Methods: We conducted an on-line survey consisting of 22 questions regarding diagnostic and treatment patterns of PCNSL in LATAM. All invited centers agreed to participate and contributed for the development of the survey. No identifiable patient information was abstracted at any time during the survey. Questions were structured based on 3 pillars: (1) diagnostic approach, including available biopsy procedures, immunohistochemistry markers, ophthalmology evaluation, flow cytometry and molecular testing; (2) first line therapy, including preferred regimens used for both transplant eligible and ineligible patients, and availability of novel agents, and (3) consolidation therapies including ASCT and whole brain radiation therapy (WBRT)

Results: A total of 90 surveys were completed from 80 cancer centers in LATAM. Geographical distribution of the participating cancer centers are as followed: Argentina (n=11), Bolivia (n=2), Brazil (n=9), Chile (n=5), Colombia (n=17), Cuba (n=1), Ecuador (n=5), Mexico (n=10), Panama (n=1), Paraguay (n=4), Peru (n=5), Dominican Republic (n=1), Uruguay (n=5) and Venezuela (n=4). Most centers treat up to 5 new cases of PCNSL/year (84%), with only 3 centers treating more than 15 cases/year. Stereotaxic biopsy was the preferred diagnostic procedure in 78%, and complete resection was done in a minority of centers (3%). Cerebrospinal fluid studies were done in 82% and flow cytometry was available in 87% of the centers. Only 65% of centers had access to PET-CT at diagnosis. Interestingly, 80% of the physicians performed bone marrow biopsy at diagnosis, and ophthalmology evaluation was not available in 20% of the centers. Regarding IHC markers, EBV-LEMP was available in 55% and PDL-1 in only 38% of the centers. FISH for Myc/Bcl2 was performed in 32% and molecular testing in only 23% of the centers. The median time for treatment initiation was 0-10 days in 36%, 10-20 days in 37% and >30 days in 26% of the centers. Regarding first line therapy, MATRIX regimen was the preferred regimen for fit transplant eligible patients in 53% of the participants. However, thiotepa was not readily available as per 45% of the survey participants. Methotrexate (MTX) with Cytarabine was the preferred regimen for 36% of participants. Interestingly, serum monitoring of MTX was not available in 27% of the centers. ASCT was the preferred consolidation regimen for transplant eligible patients (78%), and the most used conditioning regimen was BEAM (49%), suggesting an impact of not availability of thiotepa in these centers. For transplant ineligible patients, MTR (27%), MATRIX (22%) and R-MVP (19%) were the preferred regimens, and 32% of survey participants considered WBRT as the preferred consolidation for these patients. Regarding relapsed/refractory (R/R) PCNSL, MTX-based salvage therapy was the preferred regimen in 38%, followed by cytarabine based in 23% and BTK-inhibitor based in 20% of the participants. CAR-T cell therapy was available in only 3 centers.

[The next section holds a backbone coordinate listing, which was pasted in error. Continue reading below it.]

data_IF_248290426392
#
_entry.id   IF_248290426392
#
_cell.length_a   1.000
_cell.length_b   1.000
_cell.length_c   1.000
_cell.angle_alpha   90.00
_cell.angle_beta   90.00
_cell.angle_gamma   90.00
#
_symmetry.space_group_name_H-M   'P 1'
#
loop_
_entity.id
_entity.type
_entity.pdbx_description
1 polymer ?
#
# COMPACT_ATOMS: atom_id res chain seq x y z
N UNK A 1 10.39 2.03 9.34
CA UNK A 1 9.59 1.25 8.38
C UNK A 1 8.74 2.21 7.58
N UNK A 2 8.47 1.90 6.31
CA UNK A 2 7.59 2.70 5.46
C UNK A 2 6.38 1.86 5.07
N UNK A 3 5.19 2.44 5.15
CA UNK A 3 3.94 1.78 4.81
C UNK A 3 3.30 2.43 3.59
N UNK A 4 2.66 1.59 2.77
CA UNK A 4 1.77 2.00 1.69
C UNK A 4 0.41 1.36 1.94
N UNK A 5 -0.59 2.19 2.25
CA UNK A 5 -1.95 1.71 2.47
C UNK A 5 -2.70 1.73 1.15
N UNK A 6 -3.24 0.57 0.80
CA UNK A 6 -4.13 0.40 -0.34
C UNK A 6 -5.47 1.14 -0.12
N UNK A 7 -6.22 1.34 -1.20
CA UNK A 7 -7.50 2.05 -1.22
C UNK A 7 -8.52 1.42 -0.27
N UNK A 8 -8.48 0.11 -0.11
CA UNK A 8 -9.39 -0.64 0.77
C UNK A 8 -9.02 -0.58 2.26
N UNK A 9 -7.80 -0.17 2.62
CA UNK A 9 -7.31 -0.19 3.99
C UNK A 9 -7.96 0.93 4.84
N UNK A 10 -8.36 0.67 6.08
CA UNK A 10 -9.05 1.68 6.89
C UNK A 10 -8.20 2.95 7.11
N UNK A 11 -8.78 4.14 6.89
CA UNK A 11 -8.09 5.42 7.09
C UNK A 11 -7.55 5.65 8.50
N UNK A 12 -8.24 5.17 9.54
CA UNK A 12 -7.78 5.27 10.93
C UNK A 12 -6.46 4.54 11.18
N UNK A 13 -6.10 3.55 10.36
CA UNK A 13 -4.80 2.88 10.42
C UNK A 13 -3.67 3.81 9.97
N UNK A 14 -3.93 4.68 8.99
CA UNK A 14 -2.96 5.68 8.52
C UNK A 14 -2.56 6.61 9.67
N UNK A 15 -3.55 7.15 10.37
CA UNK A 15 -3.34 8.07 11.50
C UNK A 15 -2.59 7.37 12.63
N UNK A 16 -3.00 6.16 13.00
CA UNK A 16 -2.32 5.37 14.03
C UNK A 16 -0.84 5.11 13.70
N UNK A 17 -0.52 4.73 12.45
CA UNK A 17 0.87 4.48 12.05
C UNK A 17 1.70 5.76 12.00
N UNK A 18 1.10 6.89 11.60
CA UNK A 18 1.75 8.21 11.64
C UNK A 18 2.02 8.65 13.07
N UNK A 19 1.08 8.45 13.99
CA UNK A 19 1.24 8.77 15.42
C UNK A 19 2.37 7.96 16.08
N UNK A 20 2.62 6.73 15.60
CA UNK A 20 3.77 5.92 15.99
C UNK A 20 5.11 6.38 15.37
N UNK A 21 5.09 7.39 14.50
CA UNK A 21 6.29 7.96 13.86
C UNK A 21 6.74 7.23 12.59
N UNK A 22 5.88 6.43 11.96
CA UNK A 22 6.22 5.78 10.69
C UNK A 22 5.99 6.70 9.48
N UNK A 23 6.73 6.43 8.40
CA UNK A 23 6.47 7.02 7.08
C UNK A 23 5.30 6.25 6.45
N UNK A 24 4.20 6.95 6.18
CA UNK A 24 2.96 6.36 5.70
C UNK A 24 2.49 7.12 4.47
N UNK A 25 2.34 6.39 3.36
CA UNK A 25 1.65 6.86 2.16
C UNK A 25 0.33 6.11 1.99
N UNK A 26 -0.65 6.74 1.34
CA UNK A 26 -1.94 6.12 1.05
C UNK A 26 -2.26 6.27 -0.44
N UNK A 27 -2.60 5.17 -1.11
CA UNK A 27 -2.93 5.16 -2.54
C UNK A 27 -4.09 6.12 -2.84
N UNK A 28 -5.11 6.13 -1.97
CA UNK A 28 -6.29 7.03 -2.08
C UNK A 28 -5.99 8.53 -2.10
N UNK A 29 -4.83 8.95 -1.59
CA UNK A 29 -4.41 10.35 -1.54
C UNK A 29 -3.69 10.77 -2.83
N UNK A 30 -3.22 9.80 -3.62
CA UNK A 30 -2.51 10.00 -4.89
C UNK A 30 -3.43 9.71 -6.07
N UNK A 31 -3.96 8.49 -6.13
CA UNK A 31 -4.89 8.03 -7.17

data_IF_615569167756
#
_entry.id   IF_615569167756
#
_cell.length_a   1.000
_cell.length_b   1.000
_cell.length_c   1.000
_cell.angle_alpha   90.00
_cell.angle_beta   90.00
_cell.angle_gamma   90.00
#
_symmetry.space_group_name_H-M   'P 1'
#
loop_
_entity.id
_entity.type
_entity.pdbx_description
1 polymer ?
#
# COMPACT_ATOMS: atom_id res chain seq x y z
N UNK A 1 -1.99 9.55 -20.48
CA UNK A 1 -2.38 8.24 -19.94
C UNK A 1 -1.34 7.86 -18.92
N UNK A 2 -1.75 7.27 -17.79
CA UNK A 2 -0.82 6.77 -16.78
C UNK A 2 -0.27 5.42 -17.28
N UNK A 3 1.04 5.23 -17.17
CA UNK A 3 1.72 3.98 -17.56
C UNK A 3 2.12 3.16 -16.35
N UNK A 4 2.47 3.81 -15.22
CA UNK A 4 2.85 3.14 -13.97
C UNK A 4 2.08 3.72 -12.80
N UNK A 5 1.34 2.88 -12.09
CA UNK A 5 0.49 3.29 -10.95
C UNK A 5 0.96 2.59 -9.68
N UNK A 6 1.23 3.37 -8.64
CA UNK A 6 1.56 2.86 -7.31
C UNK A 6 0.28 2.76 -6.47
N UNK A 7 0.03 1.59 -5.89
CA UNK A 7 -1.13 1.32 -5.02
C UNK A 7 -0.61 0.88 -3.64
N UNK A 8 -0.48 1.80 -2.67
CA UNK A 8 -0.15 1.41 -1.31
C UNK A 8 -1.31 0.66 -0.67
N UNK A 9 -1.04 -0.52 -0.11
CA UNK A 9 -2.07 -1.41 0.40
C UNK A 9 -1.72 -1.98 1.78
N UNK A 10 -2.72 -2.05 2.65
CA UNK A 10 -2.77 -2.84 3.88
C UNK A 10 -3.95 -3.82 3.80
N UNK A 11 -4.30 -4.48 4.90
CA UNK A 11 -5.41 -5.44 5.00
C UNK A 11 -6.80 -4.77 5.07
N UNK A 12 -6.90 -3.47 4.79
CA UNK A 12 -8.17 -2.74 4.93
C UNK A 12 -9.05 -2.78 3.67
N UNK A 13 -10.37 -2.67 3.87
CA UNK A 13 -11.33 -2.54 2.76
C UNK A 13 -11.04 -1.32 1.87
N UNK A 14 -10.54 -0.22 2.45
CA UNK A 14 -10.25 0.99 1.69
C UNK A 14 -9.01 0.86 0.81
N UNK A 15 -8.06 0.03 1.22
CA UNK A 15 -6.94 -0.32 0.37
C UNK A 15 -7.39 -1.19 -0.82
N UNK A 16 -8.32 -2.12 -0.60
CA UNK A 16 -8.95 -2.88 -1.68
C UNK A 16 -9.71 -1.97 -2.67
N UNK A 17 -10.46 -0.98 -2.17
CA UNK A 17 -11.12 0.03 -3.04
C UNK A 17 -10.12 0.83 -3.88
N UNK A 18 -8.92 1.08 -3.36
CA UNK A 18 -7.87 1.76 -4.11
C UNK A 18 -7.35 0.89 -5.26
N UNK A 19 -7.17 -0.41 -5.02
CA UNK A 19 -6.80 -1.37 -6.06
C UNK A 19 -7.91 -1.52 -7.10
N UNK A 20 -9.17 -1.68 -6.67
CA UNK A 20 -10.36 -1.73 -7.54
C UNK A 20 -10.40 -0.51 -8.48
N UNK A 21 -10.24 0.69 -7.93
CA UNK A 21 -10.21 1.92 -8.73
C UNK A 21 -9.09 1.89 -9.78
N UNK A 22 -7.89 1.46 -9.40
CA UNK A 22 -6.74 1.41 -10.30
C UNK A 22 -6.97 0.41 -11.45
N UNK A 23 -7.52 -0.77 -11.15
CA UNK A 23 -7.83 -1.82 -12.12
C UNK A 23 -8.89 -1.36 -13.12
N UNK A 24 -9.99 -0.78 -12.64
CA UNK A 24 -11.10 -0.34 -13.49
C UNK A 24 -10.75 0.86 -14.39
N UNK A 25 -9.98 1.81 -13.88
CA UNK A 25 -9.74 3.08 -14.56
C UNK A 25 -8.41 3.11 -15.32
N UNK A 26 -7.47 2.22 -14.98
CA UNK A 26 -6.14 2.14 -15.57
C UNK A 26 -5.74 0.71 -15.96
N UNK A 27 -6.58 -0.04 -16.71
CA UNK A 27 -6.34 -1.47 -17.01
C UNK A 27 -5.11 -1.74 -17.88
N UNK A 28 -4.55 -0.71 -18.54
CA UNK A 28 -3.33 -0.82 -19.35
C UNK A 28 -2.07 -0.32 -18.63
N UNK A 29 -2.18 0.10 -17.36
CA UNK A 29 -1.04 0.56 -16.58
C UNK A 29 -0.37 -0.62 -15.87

Conclusion: Management of PCNSL is highly variable in LATAM. Access to targeted agents and novel therapies such as CAR-T cell therapy is limited. Moreover, most centers lack basic diagnostic approaches such as serum MTX level monitoring and ophthalmology evaluation. Lack of access to thiotepa was a common issue encountered by most cancer centers in LATAM. The use of thiotepa-containing regimens has demonstrated improved survivals both as consolidation and in the R/R setting. Thus, the absence of such agent in LATAM carries a profound impact on PCNSL outcomes in this area of the world. A retrospective evaluation on PNCSL outcomes is planned by the GELL group to better investigate our results.

Disclosures: Perini: Abbvie: Consultancy, Speakers Bureau; Takeda: Consultancy, Speakers Bureau; MSD: Consultancy, Speakers Bureau; Lilly: Consultancy, Speakers Bureau; Janssen: Consultancy, Speakers Bureau; Merck: Membership on an entity's Board of Directors or advisory committees, Speakers Bureau; Astra zeneca: Consultancy, Membership on an entity's Board of Directors or advisory committees, Speakers Bureau. Villela Martinez: roche: Speakers Bureau; astra zeneca: Speakers Bureau; Merck Sharp and Dome: Speakers Bureau; TEVA: Speakers Bureau; Sanofi: Speakers Bureau. Chiattone: ROCHE, ABBVIE, JANSSEN, AZ, LYLLI, TAKEDA: Honoraria; ROCHE, ABBVIE, JANSSEN, AZ, LYLLI, TAKEDA: Consultancy. Castillo: Pharmacyclics: Consultancy, Research Funding; BeiGene: Consultancy, Research Funding; Cellectar: Consultancy, Research Funding; AstraZeneca: Consultancy, Research Funding; Mustang Bio: Consultancy; Kite: Consultancy; Loxo: Consultancy, Research Funding; Abbvie: Consultancy, Research Funding.